Friday, March 20, 2015

Connecting (more) Dots



dot dot dot


dot dot dot


(I hope.)

I wrote about Gianna in a post about two and a half years ago when I went to Leadville between my fifth and sixth chemo treatments, then again last year when I went to Annapurna - inspired by my dear friend who had become my light in survivorship. Proof that there was indeed life after the big C.

Not coincidentally (cause there's no such thing), Gianna died of  (recurrent) metastatic breast cancer while I was running the Annapurna Ultramarathon on March 1st of last year. Somewhere around mile 28 I sped off from the group I had been running with for at least the last 7 hours. I needed to feel the wind on my face and the pavement under my feet. My friends were upset that I would take off so hastily without an explanation. But I didn't really have an explanation until I got back to the hotel and realized that Gianna had died. We all agreed that she had come to visit me that afternoon, bringing me briskly to the finish line - as she would have done herself.

Leadville represents so many things for me. I was so, so sick when I was there. Unable to hike (what would normally be a no-brainer for me) halfway up powerline. It was so difficult to get me there that we decided it would be best to leave me there all day rather than bring me down for lunch and back up again for when the riders returned. So Virgie went to get us both lunch, leaving me and Tate on the mountain for almost 11 hours. When the riders did return to powerline, 80 miles into their 104 mile ride, they somehow breathed life into me with their encouragement for my pathetic, bald self even though clearly it should have been the other way around. It was one of the best days of my life. And so, before she found out her cancer had returned and before it got really bad, Gianna and I talked about doing it together one day.

To be healthy enough to actually consider participating in this race, to imagine actually riding down powerline (and then pushing my bike back up it 60 miles later) with all of those beautiful athletes, to bringing Gianna's spirit back to the race I'd met her at, to being able to give whatever light I have in me to a race and place that gave so much to me when I needed it most ... my heart is completely full.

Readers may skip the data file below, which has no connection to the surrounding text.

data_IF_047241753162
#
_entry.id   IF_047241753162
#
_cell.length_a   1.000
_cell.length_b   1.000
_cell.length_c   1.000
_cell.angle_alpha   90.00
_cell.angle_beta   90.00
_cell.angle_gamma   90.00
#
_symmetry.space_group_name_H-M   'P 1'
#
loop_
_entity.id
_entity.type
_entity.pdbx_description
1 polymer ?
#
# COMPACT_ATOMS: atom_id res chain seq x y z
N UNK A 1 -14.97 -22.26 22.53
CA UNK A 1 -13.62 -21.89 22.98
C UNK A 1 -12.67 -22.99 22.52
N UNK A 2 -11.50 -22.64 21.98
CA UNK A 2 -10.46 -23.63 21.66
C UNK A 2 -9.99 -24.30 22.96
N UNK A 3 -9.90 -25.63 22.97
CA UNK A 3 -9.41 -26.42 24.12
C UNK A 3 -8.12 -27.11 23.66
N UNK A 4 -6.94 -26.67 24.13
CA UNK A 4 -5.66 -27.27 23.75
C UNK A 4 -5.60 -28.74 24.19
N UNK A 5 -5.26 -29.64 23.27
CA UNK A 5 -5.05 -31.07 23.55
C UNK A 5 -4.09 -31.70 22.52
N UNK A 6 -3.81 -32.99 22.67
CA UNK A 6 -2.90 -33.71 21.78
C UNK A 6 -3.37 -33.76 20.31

I found out on January 15th that I was selected into the Leadville 100 MTB lottery. Training is in full force (except for this week as I'm galavanting around Costa Rica spending way too much time in the sun and drinking way too many gin and tonics). Post hysterectomy (and on new meds) I feel strong and healthy and ready to tackle this beast.

Wednesday, January 28, 2015

New Construction


I started this post two months ago. I couldn't get it all out at one time. Here is what I ended up with. I'm still not happy with it, but I need the finality of posting it so that I can move on. Also - it's long and I don't care. 

I feel like a broken record. I start and stop journal entries and blogs and updates and posts over and over again because I can’t figure out exactly what it is I need to say. I can’t convince my brain to concentrate for more than five minutes at a time and then when I start a blog/update/post with those same words, “I can’t figure out what I want to say or how I want to say it.” I get frustrated with myself and delete them. Nothing is original anymore and it all just feels like more blaaaah…. Life isn’t blaaaah but my writing sure is. It’s pissing me off. I’ve lost my muse and find it impossible to be smart with my writing anymore.

Sometimes (rarely), I find myself having really brilliant thoughts – but dangit, they’re gone before I even get a chance to realize they’re brilliant. So frustrating. I’m not sure what’s going on with my head or why I seem to be incapable of maintaining any focus. But beyond the inability to focus, the thing that really bothers me is that I feel like I don’t feel as much. I’m not sure if I’m depressed or if I’ve spent so much time trying not to feel out of self-preservation that I’ve become too good at it. Or maybe it’s the meds? What I do know is that I’ve got to get tapped back into that core of myself that used to be capable of expressing raw feelings… It’s part of the essential human experience for me. Life.

Life, right – it’s been interesting the last several months. I guess the reality is that it’s been going on for about 18 months, but I didn’t recognize it that way until I was catapulted out of the forest and had a pretty clear view of it from above without any trees blocking reality.

I wrote and posted about it before, but upon re-reading my post I decided I’d hate myself based on what I wrote there if I didn’t know myself. My goal is to be authentic and truthful without feeling sorry for myself. The reality that I’m learning as I read other blogs is that because we as humans don’t get to walk in each other’s shoes means that sometimes we are going to incorrectly perceive a bit of self-sorrow now and then.  Still, on reflection I found that the post didn’t reflect what I was feeling – so it’s gone-zo.

It’s really hard for me to be this honest and vulnerable because I’ve built my recovery on being positive and generating good energy. I’d prefer to pretend it isn’t happening, that I don’t feel sad or angry or confused, and that I am absolutely finding the “everything happens for a reason-ness” in this. But I’m not a very good faker.  Similar to the day I was diagnosed, I struggle. I don’t want to talk about it. I can barely write about it… I hardly want to admit it to myself, even in the darkest corners of my heart in the darkest nights when nobody is around. And so, I run from things or I chase things or do anything that will prevent me from feeling the feelings that lurk in the darkest corners of my heart in the darkest nights when nobody is around. I guess the upside is that I will be very fit (it is a pretty sweet upside!).